In many species of Mammalia, the surface of the brain develops from a smooth structure to one with many fissures and folds, allowing for vast expansion of the surface area of the cortex. The importance of understanding what drives cortical folding extends beyond mere curiosity, as conditions such as preterm birth, intrauterine growth restriction, and fetal alcohol syndrome are associated with impaired folding in the infant and child. Despite being a key feature of brain development, the mechanisms driving cortical folding remain largely unknown. In this review we discuss the possible role of the subplate, a developmentally transient compartment, in directing region-dependent development leading to sulcal and gyral formation. We discuss the development of the subplate in species with lissencephalic and gyrencephalic cortices, the characteristics of the cells found in the subplate, and the possible presence of molecular cues that guide axons into, and out of, the overlying and multilayered cortex before the appearance of definitive cortical folds. An understanding of what drives cortical folding is likely to help in understanding the origins of abnormal folding patterns in clinical pathologies.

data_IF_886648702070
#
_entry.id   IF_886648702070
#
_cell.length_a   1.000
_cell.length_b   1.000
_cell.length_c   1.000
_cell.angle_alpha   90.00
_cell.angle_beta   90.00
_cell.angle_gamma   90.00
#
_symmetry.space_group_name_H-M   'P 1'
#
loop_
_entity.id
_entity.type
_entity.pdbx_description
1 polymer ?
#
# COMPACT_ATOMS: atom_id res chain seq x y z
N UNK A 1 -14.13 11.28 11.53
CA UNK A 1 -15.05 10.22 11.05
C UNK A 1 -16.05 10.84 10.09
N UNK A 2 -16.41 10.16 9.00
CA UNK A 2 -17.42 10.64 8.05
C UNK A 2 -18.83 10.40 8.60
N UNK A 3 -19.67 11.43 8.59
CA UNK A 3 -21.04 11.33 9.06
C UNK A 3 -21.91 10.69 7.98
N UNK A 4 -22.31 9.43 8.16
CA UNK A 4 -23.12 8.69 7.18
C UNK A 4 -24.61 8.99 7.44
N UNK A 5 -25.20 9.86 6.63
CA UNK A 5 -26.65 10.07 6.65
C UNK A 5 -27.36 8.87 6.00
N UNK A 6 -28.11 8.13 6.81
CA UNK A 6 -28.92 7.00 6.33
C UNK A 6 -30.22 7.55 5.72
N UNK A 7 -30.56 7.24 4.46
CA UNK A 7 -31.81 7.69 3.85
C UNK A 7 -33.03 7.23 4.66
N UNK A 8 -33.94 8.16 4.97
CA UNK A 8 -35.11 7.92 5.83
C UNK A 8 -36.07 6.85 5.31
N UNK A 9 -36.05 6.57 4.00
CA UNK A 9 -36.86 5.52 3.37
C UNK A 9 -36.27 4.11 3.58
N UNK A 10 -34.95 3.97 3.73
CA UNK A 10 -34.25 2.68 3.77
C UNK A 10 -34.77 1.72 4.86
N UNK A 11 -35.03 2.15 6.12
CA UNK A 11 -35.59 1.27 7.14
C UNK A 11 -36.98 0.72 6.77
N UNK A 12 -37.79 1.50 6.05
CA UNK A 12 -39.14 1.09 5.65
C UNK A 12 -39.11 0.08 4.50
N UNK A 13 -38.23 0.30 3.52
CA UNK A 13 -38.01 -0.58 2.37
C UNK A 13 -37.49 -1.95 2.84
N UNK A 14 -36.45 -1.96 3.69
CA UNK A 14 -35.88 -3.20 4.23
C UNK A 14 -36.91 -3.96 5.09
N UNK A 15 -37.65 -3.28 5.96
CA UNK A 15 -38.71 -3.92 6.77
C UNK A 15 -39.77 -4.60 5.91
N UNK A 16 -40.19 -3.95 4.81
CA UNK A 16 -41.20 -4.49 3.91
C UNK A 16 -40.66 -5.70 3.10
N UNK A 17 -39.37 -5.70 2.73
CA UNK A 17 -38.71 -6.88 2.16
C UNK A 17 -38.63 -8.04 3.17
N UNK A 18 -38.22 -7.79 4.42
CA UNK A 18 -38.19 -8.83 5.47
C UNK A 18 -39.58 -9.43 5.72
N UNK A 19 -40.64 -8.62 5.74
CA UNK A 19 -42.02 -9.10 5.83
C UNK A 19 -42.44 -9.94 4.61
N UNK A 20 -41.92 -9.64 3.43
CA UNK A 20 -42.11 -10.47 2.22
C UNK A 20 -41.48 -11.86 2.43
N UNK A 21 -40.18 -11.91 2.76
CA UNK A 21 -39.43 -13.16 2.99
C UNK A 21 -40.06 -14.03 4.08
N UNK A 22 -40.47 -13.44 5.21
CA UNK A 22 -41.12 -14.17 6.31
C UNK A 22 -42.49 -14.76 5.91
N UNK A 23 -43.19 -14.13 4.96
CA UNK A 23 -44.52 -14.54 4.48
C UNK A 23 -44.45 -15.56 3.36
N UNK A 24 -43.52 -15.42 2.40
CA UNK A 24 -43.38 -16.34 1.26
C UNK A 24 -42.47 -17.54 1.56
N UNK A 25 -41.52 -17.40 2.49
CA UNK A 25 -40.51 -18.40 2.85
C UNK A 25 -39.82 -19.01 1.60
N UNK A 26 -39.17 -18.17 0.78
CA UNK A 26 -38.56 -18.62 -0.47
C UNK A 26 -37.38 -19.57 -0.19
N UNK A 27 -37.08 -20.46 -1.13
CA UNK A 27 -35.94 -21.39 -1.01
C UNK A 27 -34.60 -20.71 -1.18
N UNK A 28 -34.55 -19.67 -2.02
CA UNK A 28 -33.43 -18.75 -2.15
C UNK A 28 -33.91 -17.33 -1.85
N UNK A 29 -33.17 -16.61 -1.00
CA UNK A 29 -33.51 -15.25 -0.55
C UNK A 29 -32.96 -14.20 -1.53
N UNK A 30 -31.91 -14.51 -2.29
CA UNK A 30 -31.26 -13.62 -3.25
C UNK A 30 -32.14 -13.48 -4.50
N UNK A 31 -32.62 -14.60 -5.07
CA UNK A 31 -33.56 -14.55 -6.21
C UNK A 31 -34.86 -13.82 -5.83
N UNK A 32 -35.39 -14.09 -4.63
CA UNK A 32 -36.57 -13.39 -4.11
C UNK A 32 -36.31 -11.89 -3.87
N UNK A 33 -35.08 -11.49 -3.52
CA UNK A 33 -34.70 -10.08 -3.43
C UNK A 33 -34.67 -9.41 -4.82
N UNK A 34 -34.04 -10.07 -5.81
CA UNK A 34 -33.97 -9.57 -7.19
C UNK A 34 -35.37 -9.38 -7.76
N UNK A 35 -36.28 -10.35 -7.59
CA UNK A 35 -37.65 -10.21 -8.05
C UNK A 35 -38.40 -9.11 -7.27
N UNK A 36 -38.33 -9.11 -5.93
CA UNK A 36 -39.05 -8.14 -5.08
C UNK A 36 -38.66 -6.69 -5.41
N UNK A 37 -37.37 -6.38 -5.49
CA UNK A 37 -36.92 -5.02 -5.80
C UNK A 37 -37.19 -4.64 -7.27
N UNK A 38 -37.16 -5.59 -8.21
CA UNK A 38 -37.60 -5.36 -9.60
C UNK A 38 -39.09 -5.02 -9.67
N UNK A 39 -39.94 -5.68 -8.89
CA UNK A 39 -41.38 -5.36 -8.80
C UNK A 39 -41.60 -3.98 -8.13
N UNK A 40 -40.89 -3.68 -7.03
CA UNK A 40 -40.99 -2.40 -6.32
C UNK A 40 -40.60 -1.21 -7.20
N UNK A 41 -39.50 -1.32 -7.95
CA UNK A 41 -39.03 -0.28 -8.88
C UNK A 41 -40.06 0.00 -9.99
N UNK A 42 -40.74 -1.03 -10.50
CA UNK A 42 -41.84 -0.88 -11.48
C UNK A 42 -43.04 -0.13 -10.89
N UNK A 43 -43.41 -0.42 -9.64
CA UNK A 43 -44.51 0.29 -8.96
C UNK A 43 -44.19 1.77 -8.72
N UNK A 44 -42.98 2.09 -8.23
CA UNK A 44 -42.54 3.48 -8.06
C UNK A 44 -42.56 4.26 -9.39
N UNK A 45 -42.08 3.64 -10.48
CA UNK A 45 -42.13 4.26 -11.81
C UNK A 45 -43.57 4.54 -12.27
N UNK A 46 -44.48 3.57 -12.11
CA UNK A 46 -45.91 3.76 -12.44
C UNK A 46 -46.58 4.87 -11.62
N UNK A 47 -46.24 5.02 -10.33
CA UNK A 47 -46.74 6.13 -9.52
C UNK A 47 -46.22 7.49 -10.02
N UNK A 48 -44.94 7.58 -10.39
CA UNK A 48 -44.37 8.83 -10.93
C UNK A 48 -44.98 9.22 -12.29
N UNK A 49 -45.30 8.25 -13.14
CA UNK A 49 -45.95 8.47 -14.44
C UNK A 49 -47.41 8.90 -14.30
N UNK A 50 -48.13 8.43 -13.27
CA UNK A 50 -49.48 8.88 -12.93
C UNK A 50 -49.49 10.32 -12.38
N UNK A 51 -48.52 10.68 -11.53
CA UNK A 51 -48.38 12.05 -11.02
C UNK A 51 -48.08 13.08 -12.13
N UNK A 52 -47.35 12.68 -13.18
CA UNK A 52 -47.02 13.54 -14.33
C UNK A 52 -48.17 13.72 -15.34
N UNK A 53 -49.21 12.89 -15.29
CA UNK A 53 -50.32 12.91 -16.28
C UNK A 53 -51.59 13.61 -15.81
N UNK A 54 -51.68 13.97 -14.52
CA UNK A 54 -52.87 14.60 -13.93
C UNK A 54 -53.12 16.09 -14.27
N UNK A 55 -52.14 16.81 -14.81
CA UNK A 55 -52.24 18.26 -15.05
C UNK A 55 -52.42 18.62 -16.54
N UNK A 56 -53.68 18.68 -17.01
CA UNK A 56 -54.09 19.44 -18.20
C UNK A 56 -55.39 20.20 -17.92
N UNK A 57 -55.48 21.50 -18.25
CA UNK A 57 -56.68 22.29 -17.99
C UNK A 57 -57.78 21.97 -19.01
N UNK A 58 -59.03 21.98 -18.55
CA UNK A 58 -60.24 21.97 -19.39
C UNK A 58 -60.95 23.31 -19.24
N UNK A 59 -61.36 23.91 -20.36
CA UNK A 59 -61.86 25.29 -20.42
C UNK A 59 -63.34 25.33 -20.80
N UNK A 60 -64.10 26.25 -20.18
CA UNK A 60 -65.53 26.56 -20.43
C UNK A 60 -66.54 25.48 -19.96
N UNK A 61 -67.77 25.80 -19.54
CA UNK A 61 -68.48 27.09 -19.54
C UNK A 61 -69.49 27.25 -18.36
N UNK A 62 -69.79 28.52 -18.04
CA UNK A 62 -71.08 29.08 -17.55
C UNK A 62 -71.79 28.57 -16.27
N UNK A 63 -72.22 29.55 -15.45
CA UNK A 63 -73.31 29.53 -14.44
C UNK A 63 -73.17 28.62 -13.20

Rana, S., Shishegar, R., Quezada, S., Johnston, L., Walker, D., & Tolcos, M. (2019). The Subplate: A Potential Driver of Cortical Folding? Cerebral Cortex, 29(11), 4697-4708. https://doi.org/10.1093/cercor/bhz003